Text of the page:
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Re: Wei Dei's "b-money" protocol

On Sun, Dec 06, 1998 at 12:08:04AM +0000, Adam Back wrote:
> (1) Inflation -- the cost of hardware to compute a given collision
> falls in line with Moores law.  Perhaps one could get around this by
> defining a b-money unit to require more computational effort over
> time.  Say define 1 b-money unit to be the computational effort of 1
> months compute on the most efficient hardware that can be bought for
> $1000 at current prices and state of hardware.

Actually this problem has already been accounted for in the protocol. The
amount of b-money you create when you burn some CPU time depends on the
relative cost of CPU time verses a standard basket of goods. As the cost
of computation falls relative to that basket, the amount of CPU time
needed to create a unit of b-money automaticly rises. So the result is
that there should be no inflation with b-money, unless the b-money economy
shrinks or the velocity of b-money increases (because it's not possible to
reduce the b-money money supply). 

> (3) Linkability -- although the participants are anonymous, their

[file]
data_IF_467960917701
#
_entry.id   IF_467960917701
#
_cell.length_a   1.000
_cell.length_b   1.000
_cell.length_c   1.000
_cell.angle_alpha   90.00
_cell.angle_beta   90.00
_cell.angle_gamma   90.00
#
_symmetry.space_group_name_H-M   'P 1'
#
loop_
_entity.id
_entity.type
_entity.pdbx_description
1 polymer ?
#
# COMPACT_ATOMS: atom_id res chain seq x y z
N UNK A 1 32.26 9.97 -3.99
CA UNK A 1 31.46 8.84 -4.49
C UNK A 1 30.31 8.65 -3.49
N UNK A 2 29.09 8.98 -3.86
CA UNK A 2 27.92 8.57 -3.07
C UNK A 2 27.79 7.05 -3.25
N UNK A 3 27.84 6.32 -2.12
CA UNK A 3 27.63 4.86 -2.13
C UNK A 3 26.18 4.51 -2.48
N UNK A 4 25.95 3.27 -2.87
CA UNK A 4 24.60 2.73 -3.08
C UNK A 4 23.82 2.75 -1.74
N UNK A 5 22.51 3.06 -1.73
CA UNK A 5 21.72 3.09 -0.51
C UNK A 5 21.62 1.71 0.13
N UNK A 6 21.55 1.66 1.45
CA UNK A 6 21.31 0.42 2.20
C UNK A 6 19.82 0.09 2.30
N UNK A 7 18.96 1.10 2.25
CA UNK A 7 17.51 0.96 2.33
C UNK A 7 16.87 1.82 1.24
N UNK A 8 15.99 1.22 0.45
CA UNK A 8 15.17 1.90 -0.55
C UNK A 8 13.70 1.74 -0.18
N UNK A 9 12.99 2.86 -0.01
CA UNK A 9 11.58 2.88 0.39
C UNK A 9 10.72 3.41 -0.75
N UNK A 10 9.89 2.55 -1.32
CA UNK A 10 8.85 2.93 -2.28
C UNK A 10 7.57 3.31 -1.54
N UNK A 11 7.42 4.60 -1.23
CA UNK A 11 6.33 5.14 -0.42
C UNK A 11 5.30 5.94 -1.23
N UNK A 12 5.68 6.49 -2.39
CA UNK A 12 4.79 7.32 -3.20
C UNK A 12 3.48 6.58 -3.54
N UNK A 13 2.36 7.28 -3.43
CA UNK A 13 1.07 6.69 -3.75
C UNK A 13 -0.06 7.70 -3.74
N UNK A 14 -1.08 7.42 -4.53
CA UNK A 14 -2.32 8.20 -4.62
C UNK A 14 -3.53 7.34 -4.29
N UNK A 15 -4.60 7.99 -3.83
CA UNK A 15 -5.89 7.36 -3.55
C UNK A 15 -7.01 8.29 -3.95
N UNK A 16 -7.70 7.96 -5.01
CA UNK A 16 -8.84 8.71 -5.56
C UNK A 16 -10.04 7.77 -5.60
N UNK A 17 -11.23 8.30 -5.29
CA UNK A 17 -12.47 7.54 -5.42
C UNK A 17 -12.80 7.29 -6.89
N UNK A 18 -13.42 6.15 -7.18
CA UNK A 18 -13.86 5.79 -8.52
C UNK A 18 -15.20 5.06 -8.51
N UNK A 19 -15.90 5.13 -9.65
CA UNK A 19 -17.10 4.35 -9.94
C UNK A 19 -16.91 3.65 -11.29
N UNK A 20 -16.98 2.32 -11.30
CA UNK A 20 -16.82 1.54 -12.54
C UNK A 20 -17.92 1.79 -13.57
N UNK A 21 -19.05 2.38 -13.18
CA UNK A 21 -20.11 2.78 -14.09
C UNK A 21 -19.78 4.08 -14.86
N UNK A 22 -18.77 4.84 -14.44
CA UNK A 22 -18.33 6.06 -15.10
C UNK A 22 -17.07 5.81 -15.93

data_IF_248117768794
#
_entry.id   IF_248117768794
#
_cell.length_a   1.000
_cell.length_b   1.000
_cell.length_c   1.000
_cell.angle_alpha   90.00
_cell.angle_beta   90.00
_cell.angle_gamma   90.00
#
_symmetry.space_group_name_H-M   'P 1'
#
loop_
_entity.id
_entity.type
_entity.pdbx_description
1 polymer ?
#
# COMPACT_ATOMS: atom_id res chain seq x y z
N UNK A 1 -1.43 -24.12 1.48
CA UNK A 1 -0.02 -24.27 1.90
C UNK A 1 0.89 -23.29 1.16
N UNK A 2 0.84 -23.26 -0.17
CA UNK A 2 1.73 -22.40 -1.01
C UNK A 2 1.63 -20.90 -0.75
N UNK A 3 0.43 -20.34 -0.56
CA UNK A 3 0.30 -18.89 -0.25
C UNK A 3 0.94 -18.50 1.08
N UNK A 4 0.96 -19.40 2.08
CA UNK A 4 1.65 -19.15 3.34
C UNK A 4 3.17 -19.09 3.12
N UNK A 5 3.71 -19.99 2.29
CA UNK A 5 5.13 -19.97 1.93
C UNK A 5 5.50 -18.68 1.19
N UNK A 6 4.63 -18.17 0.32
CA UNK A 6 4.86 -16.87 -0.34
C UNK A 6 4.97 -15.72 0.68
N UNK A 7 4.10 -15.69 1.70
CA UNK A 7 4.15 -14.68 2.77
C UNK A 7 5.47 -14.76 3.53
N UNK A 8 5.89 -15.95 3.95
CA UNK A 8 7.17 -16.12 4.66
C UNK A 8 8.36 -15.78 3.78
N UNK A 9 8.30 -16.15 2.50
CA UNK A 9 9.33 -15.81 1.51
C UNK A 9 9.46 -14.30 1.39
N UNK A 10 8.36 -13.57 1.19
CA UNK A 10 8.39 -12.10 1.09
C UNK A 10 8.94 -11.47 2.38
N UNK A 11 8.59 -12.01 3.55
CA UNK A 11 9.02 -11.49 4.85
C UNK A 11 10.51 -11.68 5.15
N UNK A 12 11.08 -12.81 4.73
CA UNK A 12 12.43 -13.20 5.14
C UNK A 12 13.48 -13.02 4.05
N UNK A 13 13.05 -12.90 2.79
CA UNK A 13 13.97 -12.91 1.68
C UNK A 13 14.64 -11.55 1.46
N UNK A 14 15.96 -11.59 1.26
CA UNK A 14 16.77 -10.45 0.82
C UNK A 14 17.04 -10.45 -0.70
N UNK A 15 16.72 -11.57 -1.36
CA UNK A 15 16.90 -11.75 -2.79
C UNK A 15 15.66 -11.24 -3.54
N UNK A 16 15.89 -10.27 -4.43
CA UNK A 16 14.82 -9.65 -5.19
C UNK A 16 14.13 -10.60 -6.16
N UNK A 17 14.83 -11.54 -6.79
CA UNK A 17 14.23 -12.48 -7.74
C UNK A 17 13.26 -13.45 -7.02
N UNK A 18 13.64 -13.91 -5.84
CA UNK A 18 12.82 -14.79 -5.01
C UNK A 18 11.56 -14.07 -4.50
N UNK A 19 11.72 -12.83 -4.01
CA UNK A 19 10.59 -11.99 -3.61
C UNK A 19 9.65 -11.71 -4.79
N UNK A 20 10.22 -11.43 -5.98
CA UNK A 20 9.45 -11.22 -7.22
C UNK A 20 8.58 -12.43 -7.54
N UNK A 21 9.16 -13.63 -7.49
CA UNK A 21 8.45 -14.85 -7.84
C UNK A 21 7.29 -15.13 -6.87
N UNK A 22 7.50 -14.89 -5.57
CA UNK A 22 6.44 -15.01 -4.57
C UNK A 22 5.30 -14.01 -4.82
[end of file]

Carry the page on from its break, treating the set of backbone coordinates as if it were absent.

> transactions are linkable and so participants are pseudonymous in
> b-money (linkable anonymity being pseudonymity).  This is inherent
> because of the need to broadcast transactions to ensure the open book
> entry is updated.
> (4) You can get money in -- by buying hardware -- but it will cost
> different people different amounts.  If I am using an existing general
> purpose workstation my units will cost more than if I buy custom
> hardware.  Not so bad a problem, just view this as an economy of
> scale, or a bulk discount.
> (5) Getting money in by buying hardware works, but people don't want
> the inconvenience of buying custom hardware, they would rather just
> buy b-money for force-monopoly backed money (national currencies).  If
> we setup a mint which made it it's business to buy up-to-date custom
> hardware it would be difficult to buy b-money anonymously because the
> pseudonym would reveal his identity by the use of traceable payment
> systems (credit card, cheque, wire transfer, etc).
> (6) Getting money out is difficult also.  The pseudonymous b-money
> user would find it difficult to obtain force-monopoly money without
> revealing his identity.

Problems 3-6 can be solved with my payment-mix idea. This is simply a
Chaumian mint where people buy blinded ecash with b-money and then sell it
back a little later under a different pseudonym. Presto your b-money is no
longer linkable. The nice thing about this mint is that you don't have to
trust it very much since it should have very few outstanding obligations
at any one time. What obligations it does have of course can be backed
with b-money.